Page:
The Supreme Court has accepted a major handgun case, McDonald v. Chicago, that will define the scope of the recently recognized individual right under the Second Amendment. It will also allow new Justice Sonia Sotomayor to vote on the very issue that led to much of the opposition against her in her confirmation.
We previously discussed the related appeal from the Seventh Circuit and, at the time, I noted that it had as good a chance for cert as any case that I have seen. In that case, the United States Court of Appeals for the Seventh Circuit handed down a decision that addressed the same issue ruled upon by then-Judge Sotomayor on the scope of the individual right vis-a-vis the states. In National Rifle Association v. Chicago, the Seventh Circuit upheld a Chicago ordinance banning handguns and automatic weapons within city limits. In so doing, it held that the individual right to bear arms is not a fundamental right applicable to the states. It is precisely the hypothetical that some of us discussed in the wake of the Supreme Court’s decision in District of Columbia v. Heller, which recognized an individual right to bear arms in the Second Amendment. It supported the view of Sotomayor, who has been criticized for two opinions (including one after the Heller decision) that rejected the right to bear arms as a fundamental right. The decision in that appeal was particularly strong and was written by Judge Frank Easterbrook, one of the most conservative judges on the court and a longtime candidate for a Republican nomination for the Supreme Court. He was joined by another Supreme Court candidate and leading intellectual: Richard Posner. Easterbrook and his colleagues (like Sotomayor’s panel) considered themselves bound by precedent: “The Supreme Court has rebuffed requests to apply the second amendment to the states.”
The panel cited concerns of federalism and the need for the Supreme Court to bring its decisions in line with Heller if incorporation is warranted:
That the Constitution establishes a federal republic where local differences are to be cherished as elements of liberty rather than extirpated in order to produce a single, nationally applicable rule…. Federalism is an older and more deeply rooted tradition than is a right to carry any particular kind of weapon. How arguments of this kind will affect proposals to “incorporate” the second amendment are for the Justices rather than a court of appeals.
Sotomayor’s two second amendment-related rulings follow a familiar pattern of relatively brief treatments of such questions. She voted on the panel in favor of the majority ruling that dismisses the right to bear arms as a fundamental right. In the first case, United States v. Sanchez-Villar (2004), the court states “the right to possess a gun is clearly not a fundamental right.” This case is less notable than the later ruling in Maloney v. Cuomo, a 2009 per curiam opinion, where she again joins a panel in rejecting the notion that the right to bear arms is a fundamental right. The panel relies on Presser v. Illinois (1886) that preceded the incorporation of rights through the due process clause — making its application more problematic for gun rights advocates.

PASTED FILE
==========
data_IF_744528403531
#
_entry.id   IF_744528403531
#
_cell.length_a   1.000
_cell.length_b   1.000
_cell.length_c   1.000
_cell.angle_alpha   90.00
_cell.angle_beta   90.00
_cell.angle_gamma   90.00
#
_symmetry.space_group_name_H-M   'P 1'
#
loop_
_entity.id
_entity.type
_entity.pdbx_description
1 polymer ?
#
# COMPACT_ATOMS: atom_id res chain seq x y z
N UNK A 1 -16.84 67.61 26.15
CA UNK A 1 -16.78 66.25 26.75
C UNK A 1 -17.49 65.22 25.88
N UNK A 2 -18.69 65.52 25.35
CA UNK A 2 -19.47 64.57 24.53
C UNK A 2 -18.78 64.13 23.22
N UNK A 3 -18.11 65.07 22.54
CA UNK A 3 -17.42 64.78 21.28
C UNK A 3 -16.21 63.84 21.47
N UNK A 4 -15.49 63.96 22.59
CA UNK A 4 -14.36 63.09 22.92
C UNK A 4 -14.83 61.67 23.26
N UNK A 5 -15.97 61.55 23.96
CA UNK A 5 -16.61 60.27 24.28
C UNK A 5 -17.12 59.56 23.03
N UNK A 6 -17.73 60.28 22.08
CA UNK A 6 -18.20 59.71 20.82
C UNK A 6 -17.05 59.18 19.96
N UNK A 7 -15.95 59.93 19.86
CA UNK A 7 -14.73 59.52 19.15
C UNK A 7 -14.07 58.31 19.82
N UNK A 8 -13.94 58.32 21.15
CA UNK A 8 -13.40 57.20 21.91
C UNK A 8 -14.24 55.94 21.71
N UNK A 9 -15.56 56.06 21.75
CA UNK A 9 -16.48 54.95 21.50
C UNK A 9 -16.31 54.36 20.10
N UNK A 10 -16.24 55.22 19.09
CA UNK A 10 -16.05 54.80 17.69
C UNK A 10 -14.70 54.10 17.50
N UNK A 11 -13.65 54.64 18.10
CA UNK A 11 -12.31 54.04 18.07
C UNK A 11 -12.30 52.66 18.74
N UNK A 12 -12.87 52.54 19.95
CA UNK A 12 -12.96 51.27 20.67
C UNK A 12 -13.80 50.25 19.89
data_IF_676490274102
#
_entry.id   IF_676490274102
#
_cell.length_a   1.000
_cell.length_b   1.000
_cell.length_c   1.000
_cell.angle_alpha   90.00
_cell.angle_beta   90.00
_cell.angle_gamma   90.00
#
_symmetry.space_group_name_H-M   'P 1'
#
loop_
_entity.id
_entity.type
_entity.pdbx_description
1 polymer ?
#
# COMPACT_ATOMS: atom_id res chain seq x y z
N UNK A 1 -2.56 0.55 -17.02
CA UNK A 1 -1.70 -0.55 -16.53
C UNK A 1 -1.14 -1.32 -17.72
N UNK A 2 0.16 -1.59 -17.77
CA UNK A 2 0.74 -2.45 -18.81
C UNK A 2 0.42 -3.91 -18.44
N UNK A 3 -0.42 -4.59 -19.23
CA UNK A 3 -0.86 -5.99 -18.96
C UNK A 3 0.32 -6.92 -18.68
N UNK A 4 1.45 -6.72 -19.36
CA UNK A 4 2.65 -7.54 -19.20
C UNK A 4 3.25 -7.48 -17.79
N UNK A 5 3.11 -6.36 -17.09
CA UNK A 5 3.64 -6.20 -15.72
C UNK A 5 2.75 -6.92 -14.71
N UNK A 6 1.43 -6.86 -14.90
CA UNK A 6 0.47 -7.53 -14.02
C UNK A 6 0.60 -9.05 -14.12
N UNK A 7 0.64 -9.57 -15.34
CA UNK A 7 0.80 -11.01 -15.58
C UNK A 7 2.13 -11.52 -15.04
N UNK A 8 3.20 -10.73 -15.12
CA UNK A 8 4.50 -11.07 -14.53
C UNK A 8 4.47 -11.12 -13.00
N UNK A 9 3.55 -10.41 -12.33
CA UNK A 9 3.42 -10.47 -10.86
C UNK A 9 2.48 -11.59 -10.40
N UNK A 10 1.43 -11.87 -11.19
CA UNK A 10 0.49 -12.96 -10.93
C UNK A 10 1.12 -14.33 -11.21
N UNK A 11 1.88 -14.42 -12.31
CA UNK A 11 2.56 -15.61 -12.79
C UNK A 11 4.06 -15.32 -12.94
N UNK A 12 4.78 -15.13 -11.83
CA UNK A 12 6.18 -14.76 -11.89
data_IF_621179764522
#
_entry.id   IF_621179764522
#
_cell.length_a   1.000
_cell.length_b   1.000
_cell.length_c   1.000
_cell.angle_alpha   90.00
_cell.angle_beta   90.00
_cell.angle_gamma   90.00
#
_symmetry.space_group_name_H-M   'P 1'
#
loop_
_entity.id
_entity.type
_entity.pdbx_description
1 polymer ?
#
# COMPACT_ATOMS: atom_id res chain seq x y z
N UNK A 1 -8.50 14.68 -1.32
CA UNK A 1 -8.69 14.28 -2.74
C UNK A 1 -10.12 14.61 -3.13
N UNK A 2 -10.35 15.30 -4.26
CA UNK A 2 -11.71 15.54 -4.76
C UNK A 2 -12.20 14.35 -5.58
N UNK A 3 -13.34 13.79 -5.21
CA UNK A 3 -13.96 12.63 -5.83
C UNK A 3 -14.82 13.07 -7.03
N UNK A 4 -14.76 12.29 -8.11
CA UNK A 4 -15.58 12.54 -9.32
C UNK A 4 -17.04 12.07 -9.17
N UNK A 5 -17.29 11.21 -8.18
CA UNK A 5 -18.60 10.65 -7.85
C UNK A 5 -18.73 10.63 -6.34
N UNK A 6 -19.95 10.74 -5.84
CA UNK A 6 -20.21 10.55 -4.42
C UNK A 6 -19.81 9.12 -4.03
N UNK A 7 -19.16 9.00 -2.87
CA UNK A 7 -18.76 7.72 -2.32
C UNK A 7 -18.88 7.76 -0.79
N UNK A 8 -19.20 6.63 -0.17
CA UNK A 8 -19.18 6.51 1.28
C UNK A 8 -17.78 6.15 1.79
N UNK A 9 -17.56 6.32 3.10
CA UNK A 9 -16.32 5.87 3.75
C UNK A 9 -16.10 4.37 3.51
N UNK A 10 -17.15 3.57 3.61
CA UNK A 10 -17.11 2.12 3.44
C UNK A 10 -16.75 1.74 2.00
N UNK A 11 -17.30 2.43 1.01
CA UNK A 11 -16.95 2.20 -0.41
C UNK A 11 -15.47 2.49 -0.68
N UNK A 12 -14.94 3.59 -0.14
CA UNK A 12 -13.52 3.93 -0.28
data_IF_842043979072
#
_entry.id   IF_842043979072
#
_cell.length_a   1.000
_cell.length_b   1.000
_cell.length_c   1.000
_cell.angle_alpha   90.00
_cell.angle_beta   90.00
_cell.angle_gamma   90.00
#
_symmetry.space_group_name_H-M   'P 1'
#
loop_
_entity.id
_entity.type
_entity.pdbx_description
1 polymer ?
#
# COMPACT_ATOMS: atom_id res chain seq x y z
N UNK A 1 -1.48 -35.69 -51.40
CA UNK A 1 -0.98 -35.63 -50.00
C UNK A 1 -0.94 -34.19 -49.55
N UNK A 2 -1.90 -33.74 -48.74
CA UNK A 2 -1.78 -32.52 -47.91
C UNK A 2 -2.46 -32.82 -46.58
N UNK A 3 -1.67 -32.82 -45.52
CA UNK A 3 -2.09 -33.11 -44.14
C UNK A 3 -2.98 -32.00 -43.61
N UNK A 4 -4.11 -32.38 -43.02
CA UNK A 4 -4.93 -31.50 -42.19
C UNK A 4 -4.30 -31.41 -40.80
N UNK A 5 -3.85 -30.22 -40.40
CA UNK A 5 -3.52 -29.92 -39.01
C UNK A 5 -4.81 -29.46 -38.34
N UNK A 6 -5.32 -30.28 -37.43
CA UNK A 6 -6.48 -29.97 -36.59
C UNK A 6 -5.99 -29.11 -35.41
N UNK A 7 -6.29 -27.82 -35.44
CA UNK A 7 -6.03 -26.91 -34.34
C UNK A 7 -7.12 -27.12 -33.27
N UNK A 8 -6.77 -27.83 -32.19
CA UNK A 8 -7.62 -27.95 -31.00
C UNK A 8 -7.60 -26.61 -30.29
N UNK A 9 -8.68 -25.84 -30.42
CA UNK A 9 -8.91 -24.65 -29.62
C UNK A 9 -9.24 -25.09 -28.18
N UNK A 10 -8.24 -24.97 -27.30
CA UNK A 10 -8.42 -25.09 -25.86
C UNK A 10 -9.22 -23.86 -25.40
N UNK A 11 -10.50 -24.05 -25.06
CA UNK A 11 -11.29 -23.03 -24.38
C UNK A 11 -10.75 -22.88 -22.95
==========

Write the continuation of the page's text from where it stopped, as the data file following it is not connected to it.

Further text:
However, the Seventh Circuit relies on some of the same cases in reaching the same result:
Anyone who doubts that Cruikshank, Presser, and Miller have “direct application in [this] case” need only read footnote 23 in Heller. It says that Presser and Miller “reaffirmed [Cruikshank’s holding] that the Second Amendment applies only to the Federal Government.” The Court did not say that [these cases] rejected a particular argument for applying the second amendment to the states. It said that they hold “that the Second Amendment applies only to the Federal Government.” The Court added that “Cruikshank’s continuing vitality on incorporation” is “a question not presented by this case.”
If there is a case with the highest possible odds for a Supreme Court review, this is it. Not only is there a split in the circuits (among the largest Second, Seventh, and Ninth Circuits), but this is a well-reasoned decision by two of the most famous intellectuals in the federal court system.
In McDonald, Easterbrook framed the issue in uncomfortable terms for conservatives: asking if they care more about federalism or gun ownership. He noted that “the Constitution establishes a federal republic where local differences are to be cherished as elements of liberty rather than extirpated in order to produce a single, nationally applicable rule. . . . Federalism is an older and more deeply rooted tradition than is a right to carry any particular kind of weapon.” Easterbrook said that that question would have to be answered by the Supreme Court and they appear to have received the invitation. The result will have a pronounced impact on gun ownership since states control the majority of restrictions and laws related to gun possession.
The high court took his suggestion Wednesday.
The case was notably brought by Alan Gura, the Alexandria, VA., lawyer who won the 2008 decision recognizing the individual right, District of Columbia v. Heller. The NRA v. Chicago is also pending with the Court and presumably will be held as related to the McDonald case and be cited in any decision after argument next year.